Vivification is a central concept in documentary, the goal of much truth-seeking lying in a film’s attempt to make the audience feel the experience presented on screen. What Nichols is advocating, however, is that what the audience should feel is not the experience of what it would be like to be on location at the site of the filming, but rather the rendering felt of the mind’s very process of making sense of the world. Nichols suggests that the viewer’s awareness of the inherent contradictions that arise in understanding documentary film provides a similar experience to how the mind sorts through the myriad contradictions of everyday life. The mind, when presented with the tensions between representation and experience, must find the gaps between them and create a link there, thus forming coherence from contradiction. Thus, through a documentary filmmaker’s attempts at vivifying the mental processes of constructing meaning from contradiction, an attempt is made at presenting the documentary truth of human experience.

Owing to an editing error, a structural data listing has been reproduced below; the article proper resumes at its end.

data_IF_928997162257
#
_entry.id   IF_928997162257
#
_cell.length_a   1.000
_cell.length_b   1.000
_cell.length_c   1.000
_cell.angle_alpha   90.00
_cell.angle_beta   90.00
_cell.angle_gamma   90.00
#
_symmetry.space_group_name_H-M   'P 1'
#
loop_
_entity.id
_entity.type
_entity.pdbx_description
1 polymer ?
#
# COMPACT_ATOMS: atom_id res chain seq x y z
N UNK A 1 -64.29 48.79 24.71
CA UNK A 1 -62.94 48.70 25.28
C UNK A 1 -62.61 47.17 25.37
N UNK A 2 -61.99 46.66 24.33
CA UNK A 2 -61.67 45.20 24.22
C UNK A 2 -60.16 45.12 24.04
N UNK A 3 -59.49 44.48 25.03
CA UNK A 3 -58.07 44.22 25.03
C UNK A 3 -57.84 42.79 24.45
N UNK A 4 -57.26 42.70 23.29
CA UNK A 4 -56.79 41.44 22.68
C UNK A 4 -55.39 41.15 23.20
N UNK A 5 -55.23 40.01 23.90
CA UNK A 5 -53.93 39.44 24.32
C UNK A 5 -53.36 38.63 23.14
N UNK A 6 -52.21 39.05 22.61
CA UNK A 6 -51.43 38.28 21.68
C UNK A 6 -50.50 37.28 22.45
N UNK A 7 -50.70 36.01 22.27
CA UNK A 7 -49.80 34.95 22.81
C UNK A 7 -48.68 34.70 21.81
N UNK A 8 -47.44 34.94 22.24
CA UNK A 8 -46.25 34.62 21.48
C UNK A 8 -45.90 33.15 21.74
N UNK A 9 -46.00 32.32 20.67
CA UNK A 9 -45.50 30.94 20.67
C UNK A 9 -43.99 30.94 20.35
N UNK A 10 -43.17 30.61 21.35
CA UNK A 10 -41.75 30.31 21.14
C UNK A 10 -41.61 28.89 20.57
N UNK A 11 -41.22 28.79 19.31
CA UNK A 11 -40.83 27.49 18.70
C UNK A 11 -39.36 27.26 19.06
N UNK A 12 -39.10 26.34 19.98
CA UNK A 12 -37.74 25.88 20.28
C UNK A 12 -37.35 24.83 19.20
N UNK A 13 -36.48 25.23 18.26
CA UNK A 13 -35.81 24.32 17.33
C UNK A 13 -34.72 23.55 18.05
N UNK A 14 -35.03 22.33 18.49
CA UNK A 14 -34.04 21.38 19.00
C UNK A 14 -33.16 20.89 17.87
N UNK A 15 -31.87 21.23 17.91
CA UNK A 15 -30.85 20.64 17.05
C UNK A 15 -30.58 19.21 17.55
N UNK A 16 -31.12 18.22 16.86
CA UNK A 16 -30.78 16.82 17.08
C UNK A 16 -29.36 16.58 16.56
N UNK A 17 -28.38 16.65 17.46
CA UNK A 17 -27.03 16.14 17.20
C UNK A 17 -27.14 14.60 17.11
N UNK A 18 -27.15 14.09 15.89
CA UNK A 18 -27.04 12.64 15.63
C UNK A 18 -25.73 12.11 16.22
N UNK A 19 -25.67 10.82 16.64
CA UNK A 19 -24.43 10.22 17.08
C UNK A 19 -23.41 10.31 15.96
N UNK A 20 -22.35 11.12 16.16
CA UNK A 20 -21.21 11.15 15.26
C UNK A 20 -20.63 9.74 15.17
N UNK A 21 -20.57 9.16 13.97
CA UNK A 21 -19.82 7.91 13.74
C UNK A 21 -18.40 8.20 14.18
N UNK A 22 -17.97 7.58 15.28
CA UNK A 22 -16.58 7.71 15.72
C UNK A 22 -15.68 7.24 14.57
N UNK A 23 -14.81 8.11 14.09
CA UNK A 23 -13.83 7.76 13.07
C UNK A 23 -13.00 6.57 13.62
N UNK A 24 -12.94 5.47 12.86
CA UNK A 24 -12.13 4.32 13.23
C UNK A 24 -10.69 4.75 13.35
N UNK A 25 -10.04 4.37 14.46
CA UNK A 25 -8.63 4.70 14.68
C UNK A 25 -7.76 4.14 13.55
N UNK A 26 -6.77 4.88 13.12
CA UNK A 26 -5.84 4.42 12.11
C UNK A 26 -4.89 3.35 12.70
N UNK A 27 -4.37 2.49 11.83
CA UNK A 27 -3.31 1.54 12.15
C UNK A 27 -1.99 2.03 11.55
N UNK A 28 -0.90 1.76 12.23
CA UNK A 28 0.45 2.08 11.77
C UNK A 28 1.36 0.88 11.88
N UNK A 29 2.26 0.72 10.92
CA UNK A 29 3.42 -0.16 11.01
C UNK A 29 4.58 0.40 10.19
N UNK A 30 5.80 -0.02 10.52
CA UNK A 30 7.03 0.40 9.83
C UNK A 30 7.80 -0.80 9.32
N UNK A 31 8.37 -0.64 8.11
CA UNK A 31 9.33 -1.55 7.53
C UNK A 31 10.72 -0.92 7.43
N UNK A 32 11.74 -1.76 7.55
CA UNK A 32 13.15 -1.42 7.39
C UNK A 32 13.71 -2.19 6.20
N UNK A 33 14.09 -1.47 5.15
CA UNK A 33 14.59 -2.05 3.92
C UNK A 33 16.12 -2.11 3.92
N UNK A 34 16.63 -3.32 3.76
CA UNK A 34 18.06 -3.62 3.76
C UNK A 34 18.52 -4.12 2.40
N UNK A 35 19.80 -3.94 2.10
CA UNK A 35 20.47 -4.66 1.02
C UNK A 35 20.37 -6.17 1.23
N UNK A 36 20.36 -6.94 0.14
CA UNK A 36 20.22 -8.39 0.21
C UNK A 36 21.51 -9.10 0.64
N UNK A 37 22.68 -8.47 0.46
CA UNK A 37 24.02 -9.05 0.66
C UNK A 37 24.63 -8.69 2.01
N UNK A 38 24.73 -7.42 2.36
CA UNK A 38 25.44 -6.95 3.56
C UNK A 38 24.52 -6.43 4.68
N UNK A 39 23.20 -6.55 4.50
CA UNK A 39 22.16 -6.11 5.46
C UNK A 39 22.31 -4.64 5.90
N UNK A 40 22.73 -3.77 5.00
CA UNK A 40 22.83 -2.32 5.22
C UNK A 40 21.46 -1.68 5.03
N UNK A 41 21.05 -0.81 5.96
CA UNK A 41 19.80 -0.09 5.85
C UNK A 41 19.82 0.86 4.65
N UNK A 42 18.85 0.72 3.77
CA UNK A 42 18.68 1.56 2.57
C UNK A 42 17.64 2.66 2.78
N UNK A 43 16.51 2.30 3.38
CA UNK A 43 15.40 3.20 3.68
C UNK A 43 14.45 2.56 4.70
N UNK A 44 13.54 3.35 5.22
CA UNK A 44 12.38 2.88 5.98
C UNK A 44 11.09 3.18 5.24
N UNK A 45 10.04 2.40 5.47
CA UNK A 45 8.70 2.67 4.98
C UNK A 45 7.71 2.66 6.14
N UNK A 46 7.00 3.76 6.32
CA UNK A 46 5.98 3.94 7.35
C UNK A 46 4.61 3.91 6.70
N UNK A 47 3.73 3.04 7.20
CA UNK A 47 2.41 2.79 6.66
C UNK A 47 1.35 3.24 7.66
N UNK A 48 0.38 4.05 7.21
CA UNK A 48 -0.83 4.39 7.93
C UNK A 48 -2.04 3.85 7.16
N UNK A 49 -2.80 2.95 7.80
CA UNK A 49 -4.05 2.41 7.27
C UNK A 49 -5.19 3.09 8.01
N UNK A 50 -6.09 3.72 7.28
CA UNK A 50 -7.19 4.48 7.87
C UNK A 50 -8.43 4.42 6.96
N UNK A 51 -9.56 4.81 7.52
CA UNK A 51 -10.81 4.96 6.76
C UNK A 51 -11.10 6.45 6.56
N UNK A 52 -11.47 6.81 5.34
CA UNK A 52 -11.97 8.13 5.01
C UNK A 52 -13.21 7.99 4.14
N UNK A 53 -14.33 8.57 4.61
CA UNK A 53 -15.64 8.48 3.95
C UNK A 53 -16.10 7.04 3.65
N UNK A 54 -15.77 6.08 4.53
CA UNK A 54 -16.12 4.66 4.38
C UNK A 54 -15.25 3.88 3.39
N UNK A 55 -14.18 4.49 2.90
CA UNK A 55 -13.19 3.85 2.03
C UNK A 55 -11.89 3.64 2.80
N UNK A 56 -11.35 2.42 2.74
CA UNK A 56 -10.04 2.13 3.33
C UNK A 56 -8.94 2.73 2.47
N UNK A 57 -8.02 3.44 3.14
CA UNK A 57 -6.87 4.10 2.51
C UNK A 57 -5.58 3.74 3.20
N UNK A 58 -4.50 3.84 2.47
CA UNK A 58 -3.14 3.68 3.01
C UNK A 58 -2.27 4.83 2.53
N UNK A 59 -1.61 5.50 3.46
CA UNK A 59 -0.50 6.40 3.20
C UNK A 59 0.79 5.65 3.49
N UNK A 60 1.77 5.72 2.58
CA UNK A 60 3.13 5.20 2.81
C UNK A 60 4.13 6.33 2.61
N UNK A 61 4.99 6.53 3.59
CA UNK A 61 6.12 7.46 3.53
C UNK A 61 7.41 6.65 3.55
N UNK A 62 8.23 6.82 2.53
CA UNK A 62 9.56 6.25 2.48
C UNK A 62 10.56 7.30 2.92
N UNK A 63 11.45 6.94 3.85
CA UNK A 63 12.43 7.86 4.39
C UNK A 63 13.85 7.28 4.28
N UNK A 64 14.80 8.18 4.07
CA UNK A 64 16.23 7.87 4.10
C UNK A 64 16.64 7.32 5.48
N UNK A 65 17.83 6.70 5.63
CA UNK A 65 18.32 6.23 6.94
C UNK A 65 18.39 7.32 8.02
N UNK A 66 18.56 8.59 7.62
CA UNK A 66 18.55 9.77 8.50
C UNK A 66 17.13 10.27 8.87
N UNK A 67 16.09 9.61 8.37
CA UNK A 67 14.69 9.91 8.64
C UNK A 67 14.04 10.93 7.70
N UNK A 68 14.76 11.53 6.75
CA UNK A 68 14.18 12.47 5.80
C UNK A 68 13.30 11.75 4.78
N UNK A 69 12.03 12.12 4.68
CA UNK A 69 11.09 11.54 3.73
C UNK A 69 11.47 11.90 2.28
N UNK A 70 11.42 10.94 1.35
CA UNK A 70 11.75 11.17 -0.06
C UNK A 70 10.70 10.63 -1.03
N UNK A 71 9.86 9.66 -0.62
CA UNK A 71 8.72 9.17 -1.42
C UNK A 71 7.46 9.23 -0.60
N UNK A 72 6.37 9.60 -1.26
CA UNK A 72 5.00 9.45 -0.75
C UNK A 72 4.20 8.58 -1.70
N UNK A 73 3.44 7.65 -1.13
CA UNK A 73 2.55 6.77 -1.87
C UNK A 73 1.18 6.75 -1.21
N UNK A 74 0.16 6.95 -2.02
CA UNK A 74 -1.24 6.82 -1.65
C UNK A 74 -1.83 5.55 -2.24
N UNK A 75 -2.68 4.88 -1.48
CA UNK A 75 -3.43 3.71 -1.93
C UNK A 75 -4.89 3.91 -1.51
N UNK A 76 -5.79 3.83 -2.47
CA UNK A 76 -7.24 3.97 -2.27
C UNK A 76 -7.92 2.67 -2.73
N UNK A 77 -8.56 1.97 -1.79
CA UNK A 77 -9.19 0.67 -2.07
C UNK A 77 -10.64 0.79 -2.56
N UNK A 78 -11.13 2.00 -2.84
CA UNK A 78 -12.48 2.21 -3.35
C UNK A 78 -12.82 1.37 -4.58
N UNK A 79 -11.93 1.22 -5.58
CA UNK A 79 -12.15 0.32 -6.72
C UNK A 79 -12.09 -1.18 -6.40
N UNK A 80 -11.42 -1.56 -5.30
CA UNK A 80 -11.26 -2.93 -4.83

Taking the extreme example of death on screen, Jay Cantor notes that “if death were truly in the image, one would feel, as the narrator of Alain Resnais’ documentary Night and Fog reminds us, endless, uninterrupted fear” 17 . Like Nichols, Cantor argues for a different sort of interaction between documentary and audience. Due to the inability of film to create the vivification we traditionally associate with the intent of documentarians to make us feel their subject matter, Cantor suggests that imparting the power of death through imagery lies in the way the audience makes sense out of what it sees. With respect to holocaust films, Cantor states: